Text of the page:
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The Irish Times - Tuesday, February 23, 2010

Dads face uphill battle for access


Thousands of Irish fathers are finding they have no option but to take the legal route, writes BRIAN O'CONNELL

PATRICK* IS a father of one, recently separated from his wife and currently going through the courts to gain increased access to his child.

Every day for the past few months he has had to consult his solicitor. There are legal decisions to be made, letters to draft, court dates to try to tie down, psychiatrists to engage, allegations to respond to, and proposed schedules to draw up and negotiate.

All the time, an expanding file of acrimony between him and his wife is evolving. It's a file that may take years to reverse and pacify. As matters stand, he has no access schedule for school or annual holidays, and no weekday arrangements.

While maintenance arrangements were put in place with relative ease, his suggestions of an extra Saturday or Sunday afternoon, or earlier pick up on weekends, have not met with approval.

Like thousands of Irish fathers, he finds himself with no other option but to take a legal route to secure and build upon access arrangements.

Prior to the separation with his wife, Patrick said he had heard anecdotes about the difficulties some men faced through the Irish family law system. Nothing though prepared him for the subsequent real life experience.

"While I want to minimise the legal adversarial aspect, it is more or less unavoidable. In our case, it's about access to my child. I feel that access is being rationed out or doled out by my wife," he says.

"It's difficult to see the child frequently. The net result is that you have a child who wants to be with his dad and a dad who wants to be with his child, and it's an uphill battle all the way."

Many fathers such as Patrick say the law in Ireland has its roots in a different time, when the definitions of family were far more rigid.

"The Constitution was drafted in 1937 when male and female roles were very different to what they are now. The child's voice is lost in it. I'm sure in my case if the child's voice could be heard, he would want to see more of his dad," he says.

The Law Reform Commission is committed to examining certain aspects of the Irish family law system, and is expected to consider a range of measures including: allowing fathers day-to-day care and contact with their children; the introduction of automatic guardianship and greater rights also for grandparents, thereby bringing Ireland in line with most of Europe.

Rachel O'Toole, a Cork-based solicitor who practises family law, believes there has already been significant improvement in the past decade in the area of family law and fathers' rights.

The current recession though has had an impact on issues of access and maintenance. "Anecdotally, we're hearing that a very common application is a reduction of maintenance, generally from father to mother," says O'Toole.

"Access is quite a pressing issue also. I think there is still a sense that access is within the gift of the mother. What really needs to happen is for the focus to shift from parents to the child. It is the child's right of access to the father in fact that we need to focus on."

O'Toole says that decisions in relation to both maintenance and access can vary hugely from judge to judge. Overall though, she feels that fathers are getting more access and fairer hearings in recent years.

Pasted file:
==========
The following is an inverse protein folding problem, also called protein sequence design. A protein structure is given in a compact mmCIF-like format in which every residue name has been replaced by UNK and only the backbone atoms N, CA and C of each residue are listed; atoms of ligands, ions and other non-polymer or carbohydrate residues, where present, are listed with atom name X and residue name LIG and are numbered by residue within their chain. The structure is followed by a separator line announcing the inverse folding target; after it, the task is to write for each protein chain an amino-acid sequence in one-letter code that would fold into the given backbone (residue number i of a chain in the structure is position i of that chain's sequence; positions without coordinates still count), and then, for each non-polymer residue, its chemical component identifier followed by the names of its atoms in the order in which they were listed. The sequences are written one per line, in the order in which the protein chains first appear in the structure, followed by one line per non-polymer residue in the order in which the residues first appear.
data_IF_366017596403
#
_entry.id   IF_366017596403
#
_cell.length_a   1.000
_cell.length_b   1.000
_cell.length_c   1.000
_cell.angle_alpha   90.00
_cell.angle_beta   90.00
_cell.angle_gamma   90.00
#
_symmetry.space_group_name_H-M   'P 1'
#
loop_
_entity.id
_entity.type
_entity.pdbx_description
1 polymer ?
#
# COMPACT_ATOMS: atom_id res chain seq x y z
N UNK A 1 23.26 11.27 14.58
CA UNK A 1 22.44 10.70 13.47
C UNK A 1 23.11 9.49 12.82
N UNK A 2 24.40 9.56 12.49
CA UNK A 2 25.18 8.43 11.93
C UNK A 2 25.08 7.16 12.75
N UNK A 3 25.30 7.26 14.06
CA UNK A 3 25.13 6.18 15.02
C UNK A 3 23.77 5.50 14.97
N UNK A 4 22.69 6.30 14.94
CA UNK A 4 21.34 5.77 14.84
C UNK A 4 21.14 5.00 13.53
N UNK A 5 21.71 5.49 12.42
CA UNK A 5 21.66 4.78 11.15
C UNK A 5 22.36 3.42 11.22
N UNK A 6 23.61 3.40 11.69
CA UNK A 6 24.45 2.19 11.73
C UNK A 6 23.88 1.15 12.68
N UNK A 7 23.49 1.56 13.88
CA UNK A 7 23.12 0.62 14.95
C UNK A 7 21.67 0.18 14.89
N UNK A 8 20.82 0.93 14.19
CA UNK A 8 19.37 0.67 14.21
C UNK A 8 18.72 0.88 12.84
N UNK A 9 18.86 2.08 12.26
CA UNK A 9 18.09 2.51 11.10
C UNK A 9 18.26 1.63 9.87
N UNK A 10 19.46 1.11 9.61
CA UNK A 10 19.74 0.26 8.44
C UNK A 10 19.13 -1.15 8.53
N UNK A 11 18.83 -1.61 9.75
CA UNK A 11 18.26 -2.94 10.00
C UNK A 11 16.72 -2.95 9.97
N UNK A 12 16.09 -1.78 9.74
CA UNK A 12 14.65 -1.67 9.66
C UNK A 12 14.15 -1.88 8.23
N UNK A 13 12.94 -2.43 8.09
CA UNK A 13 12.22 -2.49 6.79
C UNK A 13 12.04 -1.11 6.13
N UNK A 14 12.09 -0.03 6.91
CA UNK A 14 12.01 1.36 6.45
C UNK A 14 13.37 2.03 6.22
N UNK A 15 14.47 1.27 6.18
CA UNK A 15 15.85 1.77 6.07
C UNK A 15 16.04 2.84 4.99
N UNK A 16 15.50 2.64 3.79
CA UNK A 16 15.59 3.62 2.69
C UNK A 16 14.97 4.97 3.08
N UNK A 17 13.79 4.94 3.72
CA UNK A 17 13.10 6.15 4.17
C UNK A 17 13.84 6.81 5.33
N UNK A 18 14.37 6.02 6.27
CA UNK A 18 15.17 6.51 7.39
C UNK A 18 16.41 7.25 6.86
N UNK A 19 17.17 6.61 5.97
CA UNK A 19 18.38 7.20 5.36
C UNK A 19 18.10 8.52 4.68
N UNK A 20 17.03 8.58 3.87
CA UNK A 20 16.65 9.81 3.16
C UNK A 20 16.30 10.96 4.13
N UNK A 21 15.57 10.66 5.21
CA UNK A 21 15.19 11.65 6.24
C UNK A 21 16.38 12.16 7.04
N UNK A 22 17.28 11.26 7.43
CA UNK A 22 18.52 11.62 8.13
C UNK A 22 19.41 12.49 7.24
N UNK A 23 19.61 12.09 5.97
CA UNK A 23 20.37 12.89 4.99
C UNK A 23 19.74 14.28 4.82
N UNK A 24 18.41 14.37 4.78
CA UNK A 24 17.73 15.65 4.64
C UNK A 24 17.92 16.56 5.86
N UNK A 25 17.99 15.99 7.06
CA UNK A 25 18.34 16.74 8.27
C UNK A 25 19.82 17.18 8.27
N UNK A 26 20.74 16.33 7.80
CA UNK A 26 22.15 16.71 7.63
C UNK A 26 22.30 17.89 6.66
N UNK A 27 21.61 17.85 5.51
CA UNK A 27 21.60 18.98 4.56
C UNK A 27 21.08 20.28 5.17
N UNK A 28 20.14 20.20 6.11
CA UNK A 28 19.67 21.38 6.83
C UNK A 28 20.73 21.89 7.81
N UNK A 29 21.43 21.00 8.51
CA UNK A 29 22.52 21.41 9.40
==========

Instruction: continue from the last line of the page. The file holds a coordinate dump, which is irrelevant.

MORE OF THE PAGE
"Over the last number of years, my experience is that there has been a shift towards increased access for fathers. There is still ferocious work that needs to be done in respect of children's rights," she says.

"There is more of a tendency towards overnight access for example. Every case is different, but a common arrangement is every second weekend and mid-week access, along with quite generous holiday access. I see that more often than I did 10 years ago."

Ray Kelly, an advocate for fathers' rights and founder of Unmarried and Separated Fathers of Ireland (USFI), agrees that fathers are getting more time with their children in comparison to a decade ago.

"The average access 10 years ago was about six hours a week. Today, it's working out about 24 hours a week and the majority of guys are getting overnights. I am happy to be able to say that," he says.

But while the family law system may be changing, and individual judges are more accommodating, perhaps the slowness in bringing Ireland's laws in line with other European countries is due to a lack of public outrage from separated or unmarried fathers.

"I protest publicly about the bias in the family law system four times a year and between 50 and 70 people attend. I would deal with that number of fathers on a weekly basis looking for advice and support. I think that men find it hard to come to our support groups and find it hard to pick up the phone and look for help."

Why is it so hard for Irish fathers to make their feelings known?

"I think that dads whose main focus is to fight to see more of their children are afraid to put their heads above the parapet in case it affects their standing," says Patrick.

"I think it is probably in the nature of Irish men from the age of 30 up not to bring personal issues like that into the public domain. There is a sense of wanting to sort it privately rather than take to the streets over it. That's the Irish way."

* Patrick's name has been changed at his request
10 years ago 6 hours a week was the average amount of access for fathers Today, it's about 24 hours a week

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